If the implementers of RISC-V are wise, they would establish and agree on functional (powerful, effective) support structures such that it's possible for developers to implement kernels and OSes around it.

Given Softbank's purchase of ARM, I am watching their actions very closely. All of the embedded devices used in my company and many others are Cortex-M3, -M4F, and the many -A series processors. Softbank is in a position to increase their IP licensing fees for immediate profit, screw over the entire embedded marketplace, and would end up, after much consternation in the embedded world, ceding the market to competitive low-end X86 and one of the lesser-known architectures (MIPS: Microchip's choice for PIC32. Irony... :-) ). This is a good place to mention RISC-V *if* they are smart about portability.

Comment Re:Geeky magazine subscription (Score 1) 204

Mod up parent.

My father did me the favor of "leaving his Scientific American" mags around the house and a bored kid started looking at them.

At first it was very abstract and conceptual. It must have stuck, though. I will be 60 next month and still read every issue cover to cover and with special emphasis on quantum mechanics and cosmology.

Also: My uncle's gift of "Mathematics: A Human Endeavor", an introductory college text, probably "math for humanities students", but at 12 it opened the world.

Comment Re:Nope (Score 1) 468

I watched an old Twilight Zone episode on Netflix the other day (1966) which was about a factory where all the workers were being replaced by a computer and robotic system. They have been saying the same thing for 50 years. How many jobs today were not even imagined in 1966?

There are lots of new jobs, most of which are either beyond the capabilities of the people being displaced or which require several (5 or more) years of retraining during which time the displaced worker is starting over, earning nowhere near a sustainable income.

Comment Re: Extrapolation? (Score 1) 540

In today's libertarian paradise

I'll note such a thing doesn't exist.

You note correctly. In my US-centric view, which is where the big jobs question is being asked, people whose careers are being replaced are out of luck. And I am frustrated that here in the US especially, the people who are hit hardest by economic dislocation have the least resources to recover. The source of my frustration is that the benefits of technological development and world trade are shared broadly, while the costs are concentrated on those least able to find viable work in the new economy.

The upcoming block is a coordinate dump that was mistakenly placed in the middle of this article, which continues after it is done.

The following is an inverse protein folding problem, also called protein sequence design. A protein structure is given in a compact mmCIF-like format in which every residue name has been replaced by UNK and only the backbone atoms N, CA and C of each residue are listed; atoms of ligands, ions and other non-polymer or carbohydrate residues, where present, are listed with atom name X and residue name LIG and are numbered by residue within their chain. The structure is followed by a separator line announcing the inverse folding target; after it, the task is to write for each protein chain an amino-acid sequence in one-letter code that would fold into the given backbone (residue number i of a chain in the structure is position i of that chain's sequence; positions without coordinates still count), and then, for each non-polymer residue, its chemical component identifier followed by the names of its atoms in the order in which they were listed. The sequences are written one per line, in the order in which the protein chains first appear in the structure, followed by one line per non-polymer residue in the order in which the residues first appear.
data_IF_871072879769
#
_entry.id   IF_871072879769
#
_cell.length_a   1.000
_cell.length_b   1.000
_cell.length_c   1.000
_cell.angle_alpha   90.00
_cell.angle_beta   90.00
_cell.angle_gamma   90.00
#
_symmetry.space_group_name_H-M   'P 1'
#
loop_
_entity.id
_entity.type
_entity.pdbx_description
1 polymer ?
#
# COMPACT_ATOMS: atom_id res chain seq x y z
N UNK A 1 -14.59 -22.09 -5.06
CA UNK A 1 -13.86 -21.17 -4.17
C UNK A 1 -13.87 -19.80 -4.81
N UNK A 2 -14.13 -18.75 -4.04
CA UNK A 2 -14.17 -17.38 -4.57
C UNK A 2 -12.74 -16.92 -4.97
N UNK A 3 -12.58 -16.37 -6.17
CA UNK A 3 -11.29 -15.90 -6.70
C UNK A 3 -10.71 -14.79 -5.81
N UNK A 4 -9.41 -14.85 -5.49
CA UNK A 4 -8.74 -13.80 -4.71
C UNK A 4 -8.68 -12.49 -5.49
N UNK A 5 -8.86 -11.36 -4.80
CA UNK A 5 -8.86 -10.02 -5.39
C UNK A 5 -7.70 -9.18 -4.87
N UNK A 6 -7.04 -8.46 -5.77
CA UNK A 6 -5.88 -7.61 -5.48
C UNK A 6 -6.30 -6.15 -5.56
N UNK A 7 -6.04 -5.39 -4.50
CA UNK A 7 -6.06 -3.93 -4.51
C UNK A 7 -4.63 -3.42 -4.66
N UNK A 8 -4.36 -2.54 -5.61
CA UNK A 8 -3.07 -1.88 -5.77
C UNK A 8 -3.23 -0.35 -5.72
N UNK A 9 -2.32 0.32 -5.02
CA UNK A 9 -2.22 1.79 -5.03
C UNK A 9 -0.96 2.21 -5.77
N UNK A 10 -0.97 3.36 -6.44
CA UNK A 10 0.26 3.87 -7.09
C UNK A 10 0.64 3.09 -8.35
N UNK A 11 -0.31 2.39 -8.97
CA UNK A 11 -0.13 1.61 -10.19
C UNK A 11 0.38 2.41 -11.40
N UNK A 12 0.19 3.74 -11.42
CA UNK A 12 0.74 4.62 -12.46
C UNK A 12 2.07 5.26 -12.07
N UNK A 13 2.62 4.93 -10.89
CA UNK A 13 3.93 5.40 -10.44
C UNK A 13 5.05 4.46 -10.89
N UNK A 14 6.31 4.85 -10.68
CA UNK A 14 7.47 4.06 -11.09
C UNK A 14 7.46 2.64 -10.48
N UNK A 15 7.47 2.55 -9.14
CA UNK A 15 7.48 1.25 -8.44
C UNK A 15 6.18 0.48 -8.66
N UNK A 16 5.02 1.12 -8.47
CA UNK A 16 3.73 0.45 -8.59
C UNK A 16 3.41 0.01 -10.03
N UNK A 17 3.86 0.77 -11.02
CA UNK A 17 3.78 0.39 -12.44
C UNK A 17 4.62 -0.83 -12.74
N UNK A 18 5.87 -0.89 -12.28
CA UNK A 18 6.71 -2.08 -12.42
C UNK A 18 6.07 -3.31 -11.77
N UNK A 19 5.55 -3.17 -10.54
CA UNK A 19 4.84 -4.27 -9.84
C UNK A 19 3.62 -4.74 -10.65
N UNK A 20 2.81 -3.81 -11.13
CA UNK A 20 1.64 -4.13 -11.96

it's entirely possible to pay big bucks for entry into school

Education definitely is not a libertarian paradise. As to the rest of your US-centric criticism, where is the acknowledgement of the US government's decades old role as driver of inflating education costs at several times the rate of monetary inflation? That most definitely is not libertarian policy.

Libertarian philosophy is *explicitly* to "keep government out of the way", limiting government's role basically to defense and police work. Over the last 40 years, while demand for quality education has become strongly inelastic (it's necessary for individual economic survival, we'll pay through the nose to get it), the libertarians in our society have successfully reduced education funding at all levels, with college and grad school seeing the largest shift from public funding to students and families.

Libertarians in the US tend to be strict constructionists, and since education is not mentioned in the US Constitution, they believe it does not belong in the hands of federal government Cato Institute article. The states' management of education funding is inconsistent at best, and with the rise of "center-right" politics in the US, the states are reducing their funding too.

Thus my argument that the people who are dislocated by technological change rarely have the resources to restart at mid-life. Getting education is expensive, changing from skilled trade work to intellectual work is very difficult, and income while starting over is insufficient to cover expenses typical to a worker in mid-life.